Thoughts on busy messiness and messy busy-ness

Better Together

You should see my kitchen table. That’s right. I’m saying you *should be able* to see my kitchen table — yet it is buried beneath piles of clutter that unashamedly proclaim the reality of my preoccupied life.

Unpaid bills, school forms requiring my signature, ingredients for this week’s dessert baking, adventures, half-eaten lollipops, broken crayons, Cheerios, crushed cheezits, AA batteries & LEGO pieces aplenty decorate my kitchen table. There are muddy sneakers by the door with muddy footprints on the floor [that I just swept last night] — evidence of the boys’ muddy-puddle-jumping after preschool this morning.

AND I am a multi-tasking, type-A, to-do-list-lovin’ Mama who highly values being “productive.” I’ll quickly confess I love that oh-so-fleeting feeling of satisfaction —triumphantly crossing an item off that ever-pressing, never-ending to-do-list.

Sigh. How wonderful. Truly. I love those moments.

And yet — Motherhood — being a mama “in-the-trenches” — often feels like…

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Author: katyandtheword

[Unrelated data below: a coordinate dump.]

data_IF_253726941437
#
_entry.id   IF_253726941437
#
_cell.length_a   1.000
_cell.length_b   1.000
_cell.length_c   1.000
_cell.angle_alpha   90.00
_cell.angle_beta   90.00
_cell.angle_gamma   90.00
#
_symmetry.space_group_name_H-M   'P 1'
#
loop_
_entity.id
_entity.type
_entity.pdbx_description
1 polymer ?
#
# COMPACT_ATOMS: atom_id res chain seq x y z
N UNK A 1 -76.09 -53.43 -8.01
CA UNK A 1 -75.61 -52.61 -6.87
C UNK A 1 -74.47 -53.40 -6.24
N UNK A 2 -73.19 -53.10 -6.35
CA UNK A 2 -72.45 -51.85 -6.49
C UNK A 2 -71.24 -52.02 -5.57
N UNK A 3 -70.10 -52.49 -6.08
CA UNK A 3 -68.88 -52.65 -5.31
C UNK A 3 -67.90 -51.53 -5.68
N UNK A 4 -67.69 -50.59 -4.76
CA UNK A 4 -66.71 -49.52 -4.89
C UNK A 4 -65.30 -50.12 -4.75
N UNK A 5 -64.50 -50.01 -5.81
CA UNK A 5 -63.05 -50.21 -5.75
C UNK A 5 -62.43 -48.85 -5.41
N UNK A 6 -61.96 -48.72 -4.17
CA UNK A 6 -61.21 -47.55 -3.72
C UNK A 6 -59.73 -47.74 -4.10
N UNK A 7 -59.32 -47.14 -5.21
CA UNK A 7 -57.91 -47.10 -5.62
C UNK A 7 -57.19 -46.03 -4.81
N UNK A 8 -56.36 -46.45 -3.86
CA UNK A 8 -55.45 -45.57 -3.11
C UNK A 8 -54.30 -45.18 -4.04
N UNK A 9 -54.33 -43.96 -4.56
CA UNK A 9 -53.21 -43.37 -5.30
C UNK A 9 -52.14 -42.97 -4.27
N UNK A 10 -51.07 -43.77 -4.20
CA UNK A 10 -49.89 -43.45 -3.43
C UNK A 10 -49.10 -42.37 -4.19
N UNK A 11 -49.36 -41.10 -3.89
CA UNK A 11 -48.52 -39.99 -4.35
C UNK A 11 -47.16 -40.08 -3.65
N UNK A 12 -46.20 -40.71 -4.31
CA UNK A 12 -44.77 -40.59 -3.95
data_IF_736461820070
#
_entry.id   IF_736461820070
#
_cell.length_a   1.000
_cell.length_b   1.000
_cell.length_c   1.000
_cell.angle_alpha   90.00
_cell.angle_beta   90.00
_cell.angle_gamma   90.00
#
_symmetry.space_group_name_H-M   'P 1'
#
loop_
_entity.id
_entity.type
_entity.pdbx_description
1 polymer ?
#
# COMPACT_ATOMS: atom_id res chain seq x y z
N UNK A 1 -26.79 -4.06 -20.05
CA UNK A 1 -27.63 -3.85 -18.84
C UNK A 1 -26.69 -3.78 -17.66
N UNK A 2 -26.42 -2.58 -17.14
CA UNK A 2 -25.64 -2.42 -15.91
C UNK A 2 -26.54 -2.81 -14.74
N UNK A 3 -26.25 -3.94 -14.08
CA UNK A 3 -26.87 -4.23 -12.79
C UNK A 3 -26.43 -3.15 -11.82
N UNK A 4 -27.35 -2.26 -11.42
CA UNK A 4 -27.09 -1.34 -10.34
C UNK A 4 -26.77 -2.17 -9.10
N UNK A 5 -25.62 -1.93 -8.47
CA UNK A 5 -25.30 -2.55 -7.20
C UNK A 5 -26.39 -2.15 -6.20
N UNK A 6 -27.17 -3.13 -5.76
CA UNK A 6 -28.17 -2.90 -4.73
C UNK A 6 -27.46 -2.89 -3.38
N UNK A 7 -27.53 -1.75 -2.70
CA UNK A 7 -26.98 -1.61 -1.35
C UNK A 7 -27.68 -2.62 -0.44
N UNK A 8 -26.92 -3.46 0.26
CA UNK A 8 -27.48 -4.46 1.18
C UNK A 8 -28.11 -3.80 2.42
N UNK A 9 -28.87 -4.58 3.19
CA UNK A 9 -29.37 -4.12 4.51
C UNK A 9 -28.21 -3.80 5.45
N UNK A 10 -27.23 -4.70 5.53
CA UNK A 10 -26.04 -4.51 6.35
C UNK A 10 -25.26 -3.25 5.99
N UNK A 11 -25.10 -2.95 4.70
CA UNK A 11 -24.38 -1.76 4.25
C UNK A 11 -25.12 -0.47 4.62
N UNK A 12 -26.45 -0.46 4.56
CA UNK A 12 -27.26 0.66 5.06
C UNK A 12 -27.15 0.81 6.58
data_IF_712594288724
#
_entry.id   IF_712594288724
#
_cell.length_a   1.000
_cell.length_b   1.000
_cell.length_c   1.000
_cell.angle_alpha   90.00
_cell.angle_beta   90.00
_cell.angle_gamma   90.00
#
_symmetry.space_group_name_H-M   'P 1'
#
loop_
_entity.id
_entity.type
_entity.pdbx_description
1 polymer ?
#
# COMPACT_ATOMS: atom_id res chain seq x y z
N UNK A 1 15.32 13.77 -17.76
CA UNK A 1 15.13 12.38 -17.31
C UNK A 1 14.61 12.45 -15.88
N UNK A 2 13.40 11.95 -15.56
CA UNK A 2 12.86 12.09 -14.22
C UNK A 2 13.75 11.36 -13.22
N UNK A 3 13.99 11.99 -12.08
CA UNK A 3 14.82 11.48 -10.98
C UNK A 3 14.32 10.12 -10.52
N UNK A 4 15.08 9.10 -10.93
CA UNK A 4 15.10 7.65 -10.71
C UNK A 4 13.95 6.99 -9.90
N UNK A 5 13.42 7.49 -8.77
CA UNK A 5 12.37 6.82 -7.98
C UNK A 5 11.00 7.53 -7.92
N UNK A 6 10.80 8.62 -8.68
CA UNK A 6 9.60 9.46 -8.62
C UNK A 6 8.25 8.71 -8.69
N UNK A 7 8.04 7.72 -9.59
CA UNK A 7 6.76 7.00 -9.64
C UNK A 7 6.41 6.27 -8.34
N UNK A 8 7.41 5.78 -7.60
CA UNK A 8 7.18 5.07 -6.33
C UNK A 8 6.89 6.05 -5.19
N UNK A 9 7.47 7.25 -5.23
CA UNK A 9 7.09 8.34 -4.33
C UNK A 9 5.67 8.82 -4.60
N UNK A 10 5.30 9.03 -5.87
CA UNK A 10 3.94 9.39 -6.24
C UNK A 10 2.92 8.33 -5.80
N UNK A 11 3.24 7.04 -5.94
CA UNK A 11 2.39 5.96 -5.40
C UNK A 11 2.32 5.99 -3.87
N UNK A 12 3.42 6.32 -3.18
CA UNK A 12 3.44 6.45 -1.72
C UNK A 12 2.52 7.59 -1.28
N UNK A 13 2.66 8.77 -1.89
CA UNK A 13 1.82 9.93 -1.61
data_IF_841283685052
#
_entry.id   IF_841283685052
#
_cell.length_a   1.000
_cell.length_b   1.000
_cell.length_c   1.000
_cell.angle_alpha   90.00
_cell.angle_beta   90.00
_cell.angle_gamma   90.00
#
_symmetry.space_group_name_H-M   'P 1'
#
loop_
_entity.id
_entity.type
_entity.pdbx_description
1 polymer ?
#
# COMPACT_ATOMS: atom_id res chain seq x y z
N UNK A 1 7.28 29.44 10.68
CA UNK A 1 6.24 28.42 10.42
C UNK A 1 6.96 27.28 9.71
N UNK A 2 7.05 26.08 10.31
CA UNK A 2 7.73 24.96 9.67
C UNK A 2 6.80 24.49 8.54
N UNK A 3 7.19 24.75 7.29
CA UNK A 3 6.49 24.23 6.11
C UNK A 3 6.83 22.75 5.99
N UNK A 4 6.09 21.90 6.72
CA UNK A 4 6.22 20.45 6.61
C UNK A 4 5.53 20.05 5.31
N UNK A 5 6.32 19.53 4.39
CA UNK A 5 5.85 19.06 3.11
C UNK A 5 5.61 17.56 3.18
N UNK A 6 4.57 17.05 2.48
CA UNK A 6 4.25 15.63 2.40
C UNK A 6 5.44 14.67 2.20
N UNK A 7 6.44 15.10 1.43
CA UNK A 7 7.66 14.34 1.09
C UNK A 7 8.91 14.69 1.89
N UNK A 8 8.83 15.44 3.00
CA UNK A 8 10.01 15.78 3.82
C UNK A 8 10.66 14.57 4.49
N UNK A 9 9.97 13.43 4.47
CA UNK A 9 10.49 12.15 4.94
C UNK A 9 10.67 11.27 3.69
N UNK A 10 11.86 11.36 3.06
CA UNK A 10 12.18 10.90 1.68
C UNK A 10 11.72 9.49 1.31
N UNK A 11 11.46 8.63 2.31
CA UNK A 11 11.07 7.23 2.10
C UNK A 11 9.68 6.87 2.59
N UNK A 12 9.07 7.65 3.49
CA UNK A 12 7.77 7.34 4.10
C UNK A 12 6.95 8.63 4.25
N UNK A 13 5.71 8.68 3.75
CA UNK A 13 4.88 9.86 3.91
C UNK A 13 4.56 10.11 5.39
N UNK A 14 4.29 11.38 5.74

Pastor Katy has enjoyed ministry at New Covenant since 2010, where the church has solidified its community focus. Prior to that she studied both Theology and Christian Formation at Princeton Theological Seminary. She also served as an Assistant Chaplain at Trenton Psychiatric Hospital and as the Christian Educational Coordinator at Bethany Presbyterian at Bloomfield, NJ. She is an writer and is published in Enfleshed, Sermonsuite, Presbyterian's today and Outlook. She writes prayers, liturgy, poems and public theology and is pursuing her doctorate in ministry in Creative Write and Pittsburgh Theological Seminary. She enjoys working within and connecting to the community, is known to laugh a lot during service, and tells as many stories as possible. Pastor Katy loves reading Science Fiction and Fantasy, theater, arts and crafts, music, playing with children and sunshine, and continues to try to be as (w)holistically Christian as possible. "Publisher after publisher turned down A Wrinkle in Time," L'Engle wrote, "because it deals overtly with the problem of evil, and it was too difficult for children, and was it a children's or an adult's book, anyhow?" The next year it won the prestigious John Newbery Medal. Tolkien states in the foreword to The Lord of the Rings that he disliked allegories and that the story was not one.[66] Instead he preferred what he termed "applicability", the freedom of the reader to interpret the work in the light of his or her own life and times.

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